Didn't help that the Neutrality Act (1937) resulted in the cancellation of on-going arms trades to France after the Polish invasion and the subsequent French declaration of war. Lasted a few critical months. Under law, Cash-and-carry didn't extend to military equipment when the war broke out.
It also meant the French could no longer buy on American credit -- and that lasted even under the "new" revised Neutrality Act of 1939 allowing military sales. That would not change until Lend-Lease became policy a few years later (by which time France had long been subjugated).
Yup. France had to dig into its gold reserves. In the FFO verse that issue is even more serious since the fight carries on into 1941... and it hurts.
 

Archibald

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From the background Archibald has posted, you'd need a lot of industrial changes and doctrinal changes in the AdA to make any meaningful improvement.

Definitively - yes.
- I like to daydream alt histories
- of the optimistic kind.
- I'm an aviation buff
- I like 1930's french prototypes
- I'm french and all too painfully aware of the epic scale disaster that was 1940 and Vichy afterwards absolute shame
- I've closely followed FFO since 2007, discussed and learned a lot from the authors there.

Yet, all these things considered, I still can't really figure... where to start with this thread OP !

Basically there were so many things flawed, wrong and absurd in 1930's France, its military politics, industry... I have no clue.

Maybe a massive buyout of US types earlier (1934 or 36 !) and reducing accordingly the amount of french types. With less devastating nationalizations, as suggested.
 

Archibald

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At times I wonder if a "soft dictatorship" by Francois de la Rocque (as a proto "1958 De Gaulle") from the 1934, February 6 riot - wouldn't be a "necessary evil" to clean the mess.
Make no mistake: I have no sympathy for antisemits, Franco or Mussolini or even less Hitler. No love for Action Francaise either (Maurras antisemit catholics /royalists / fanatics).
A tight rope to walk on, for sure. De La Rocque was a weird guy, halfway between Franco and "1958 De Gaulle" - coup d'etat, legal or not legal ? fascist or not fascist ? A tight rope to walk on, even more in 1930's France, which was a hotbed of extremisms of every kind, TBH.
 

Elan Vital

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Yet, all these things considered, I still can't really figure... where to start with this thread OP !

Basically there were so many things flawed, wrong and absurd in 1930's France, its military politics, industry... I have no clue.

Maybe a massive buyout of US types earlier (1934 or 36 !) and reducing accordingly the amount of french types. With less devastating nationalizations, as suggested.
Having thought about the subject myself, I have found two possibly satisfactory PODs (there are probably some more):

- the Italian win during the Istres-Damas air race in 1937 causes such outrage that the government has no choice but to replace Pierre Cot and revitalize French aeronautics. This was proposed by French historian Pierre-Yves Hénin for a what-if and involves the recently retired général Paul Armengaud becoming the new Air Minister with a newer team. He receives extra funding to address the situation, not necessarily huge but still a lot for the budget of the time.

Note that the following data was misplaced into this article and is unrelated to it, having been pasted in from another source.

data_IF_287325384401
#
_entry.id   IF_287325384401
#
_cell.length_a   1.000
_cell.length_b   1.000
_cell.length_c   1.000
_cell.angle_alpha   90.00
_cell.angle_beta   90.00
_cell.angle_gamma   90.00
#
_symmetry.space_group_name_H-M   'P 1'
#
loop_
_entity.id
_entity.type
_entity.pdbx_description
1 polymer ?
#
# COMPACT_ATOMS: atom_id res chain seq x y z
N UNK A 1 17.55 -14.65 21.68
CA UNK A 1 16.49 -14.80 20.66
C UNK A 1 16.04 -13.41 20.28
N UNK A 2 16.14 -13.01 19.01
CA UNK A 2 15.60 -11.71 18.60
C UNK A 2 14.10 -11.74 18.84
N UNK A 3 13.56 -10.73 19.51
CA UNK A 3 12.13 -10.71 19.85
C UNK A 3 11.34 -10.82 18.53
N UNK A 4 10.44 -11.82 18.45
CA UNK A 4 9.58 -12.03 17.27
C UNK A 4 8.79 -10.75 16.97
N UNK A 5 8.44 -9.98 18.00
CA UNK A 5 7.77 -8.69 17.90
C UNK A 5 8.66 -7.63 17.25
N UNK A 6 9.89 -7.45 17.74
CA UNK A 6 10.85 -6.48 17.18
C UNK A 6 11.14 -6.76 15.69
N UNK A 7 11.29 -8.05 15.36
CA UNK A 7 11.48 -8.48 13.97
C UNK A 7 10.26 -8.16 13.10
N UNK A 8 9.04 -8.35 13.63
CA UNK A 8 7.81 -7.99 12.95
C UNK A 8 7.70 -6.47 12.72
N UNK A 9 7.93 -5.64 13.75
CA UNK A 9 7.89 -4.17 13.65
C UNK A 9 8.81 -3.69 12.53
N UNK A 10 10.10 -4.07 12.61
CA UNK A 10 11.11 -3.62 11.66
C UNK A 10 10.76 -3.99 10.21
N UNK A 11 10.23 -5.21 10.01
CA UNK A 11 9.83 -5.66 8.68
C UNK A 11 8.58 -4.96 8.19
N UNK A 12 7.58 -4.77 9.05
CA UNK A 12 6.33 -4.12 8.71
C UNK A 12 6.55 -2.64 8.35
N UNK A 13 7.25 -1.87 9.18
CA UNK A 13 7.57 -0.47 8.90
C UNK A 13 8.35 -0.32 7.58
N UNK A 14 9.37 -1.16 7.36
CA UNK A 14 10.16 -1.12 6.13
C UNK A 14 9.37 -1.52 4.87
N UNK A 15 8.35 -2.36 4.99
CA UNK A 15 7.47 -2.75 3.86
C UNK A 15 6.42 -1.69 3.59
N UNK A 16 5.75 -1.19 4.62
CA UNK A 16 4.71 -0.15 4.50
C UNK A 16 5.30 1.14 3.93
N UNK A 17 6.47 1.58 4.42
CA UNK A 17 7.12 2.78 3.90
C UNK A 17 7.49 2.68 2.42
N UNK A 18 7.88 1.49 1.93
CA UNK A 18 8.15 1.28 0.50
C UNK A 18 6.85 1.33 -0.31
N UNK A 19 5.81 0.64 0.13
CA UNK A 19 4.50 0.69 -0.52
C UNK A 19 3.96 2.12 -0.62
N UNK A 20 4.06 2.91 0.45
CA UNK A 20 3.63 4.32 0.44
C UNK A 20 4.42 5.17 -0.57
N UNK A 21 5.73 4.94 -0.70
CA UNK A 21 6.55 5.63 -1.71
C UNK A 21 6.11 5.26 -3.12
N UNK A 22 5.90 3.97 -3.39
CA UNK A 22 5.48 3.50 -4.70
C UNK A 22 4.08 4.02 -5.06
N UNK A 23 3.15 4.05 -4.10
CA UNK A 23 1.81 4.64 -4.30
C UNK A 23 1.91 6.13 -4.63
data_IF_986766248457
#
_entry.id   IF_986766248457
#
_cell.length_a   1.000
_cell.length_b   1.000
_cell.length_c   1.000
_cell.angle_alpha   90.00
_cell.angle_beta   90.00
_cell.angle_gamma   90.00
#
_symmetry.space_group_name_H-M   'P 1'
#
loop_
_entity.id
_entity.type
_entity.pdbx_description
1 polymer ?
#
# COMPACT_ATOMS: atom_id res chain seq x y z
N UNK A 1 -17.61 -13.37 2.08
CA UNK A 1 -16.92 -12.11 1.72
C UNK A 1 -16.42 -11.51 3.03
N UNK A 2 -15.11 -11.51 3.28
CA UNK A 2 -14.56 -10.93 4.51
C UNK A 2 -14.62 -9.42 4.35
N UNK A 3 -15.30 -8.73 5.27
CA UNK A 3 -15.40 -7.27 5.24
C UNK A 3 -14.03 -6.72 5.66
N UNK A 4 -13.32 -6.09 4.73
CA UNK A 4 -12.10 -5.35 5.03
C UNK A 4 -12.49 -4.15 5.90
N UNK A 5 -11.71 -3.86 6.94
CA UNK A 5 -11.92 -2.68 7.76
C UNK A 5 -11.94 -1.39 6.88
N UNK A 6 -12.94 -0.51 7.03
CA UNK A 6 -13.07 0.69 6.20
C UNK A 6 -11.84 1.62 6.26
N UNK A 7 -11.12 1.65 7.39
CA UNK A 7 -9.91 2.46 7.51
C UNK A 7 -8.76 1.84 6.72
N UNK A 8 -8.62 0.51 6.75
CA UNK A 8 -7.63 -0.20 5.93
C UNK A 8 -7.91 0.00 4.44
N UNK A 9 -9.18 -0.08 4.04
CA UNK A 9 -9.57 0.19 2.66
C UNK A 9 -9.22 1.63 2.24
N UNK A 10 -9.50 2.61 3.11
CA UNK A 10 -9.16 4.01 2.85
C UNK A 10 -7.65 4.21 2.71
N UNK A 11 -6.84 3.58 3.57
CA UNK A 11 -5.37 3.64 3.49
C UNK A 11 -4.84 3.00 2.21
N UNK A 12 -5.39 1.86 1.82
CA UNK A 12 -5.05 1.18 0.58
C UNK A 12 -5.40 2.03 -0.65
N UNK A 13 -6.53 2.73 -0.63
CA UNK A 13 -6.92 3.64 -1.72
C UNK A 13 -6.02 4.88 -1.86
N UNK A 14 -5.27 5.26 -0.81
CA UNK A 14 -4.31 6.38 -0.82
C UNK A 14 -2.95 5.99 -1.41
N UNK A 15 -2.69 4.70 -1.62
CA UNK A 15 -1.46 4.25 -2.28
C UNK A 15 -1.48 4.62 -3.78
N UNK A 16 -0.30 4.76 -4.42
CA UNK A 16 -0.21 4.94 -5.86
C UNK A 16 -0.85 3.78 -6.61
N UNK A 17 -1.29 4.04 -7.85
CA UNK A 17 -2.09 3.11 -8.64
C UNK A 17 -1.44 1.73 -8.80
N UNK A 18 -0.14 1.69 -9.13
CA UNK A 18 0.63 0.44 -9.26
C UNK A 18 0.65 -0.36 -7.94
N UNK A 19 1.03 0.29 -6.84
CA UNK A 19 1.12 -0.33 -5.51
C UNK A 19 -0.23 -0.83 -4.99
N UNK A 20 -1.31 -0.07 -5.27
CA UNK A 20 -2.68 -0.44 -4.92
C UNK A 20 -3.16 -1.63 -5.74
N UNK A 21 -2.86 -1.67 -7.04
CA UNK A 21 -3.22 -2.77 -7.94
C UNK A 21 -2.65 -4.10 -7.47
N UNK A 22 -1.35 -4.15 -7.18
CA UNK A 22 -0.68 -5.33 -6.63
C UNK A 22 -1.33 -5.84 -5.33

This is seen as an opportunity to improve some of the choices made at the time. It's hard to know what Paul Armengaud would have actually wanted to do in that situation but he was a competent officer during the Rif War (and not a civilian like Guy La Chambre or Cot) and aeronautics get a lot more attention than OTL.

- The other, possibly more thorough option is that Gaston Doumergue actually prioritizes the constitutional reform at the beginning of his term in 1934 when there was sufficient consensus to pass the reform (following advice from other reformists), instead of when it was already too late. This would involve in particular going to a proportional electoral system (as advised) with the National Assembly and Senate (IIRC?) being dissolved after this first set of reforms is passed to rejuvenate both assemblies and vote the remainder of the reform.
Going by what was actually proposed at the time, this would probably have improved political stability enough to focus on economic, social and military reforms. The rest depends on whether the assassination of King Alexander of Yugoslavia and the subsequent collapse of the government (assuming it was not changed much after the snap elections) happens and whether the deflationary policy of the central-right govs cease earlier.
This is because avoiding the Laval government and its last-ditch austerity plan and the fall of Pétain as War Minister would at least allow the early rearmament of 1934 to continue as intended instead of being nipped in the bud. Hopefully by 1936 the massive rearmament still happens, even if the Front Populaire is somehow butterflied or its electoral victory reduced.
 

Archibald

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I think we met before... either at AH.com or at FFO / France fights on. Your first scenario is familiar to me.

This is because avoiding the Laval government and its last-ditch austerity plan and the fall of Pétain as War Minister would at least allow the early rearmament of 1934 to continue as intended instead of being nipped in the bud.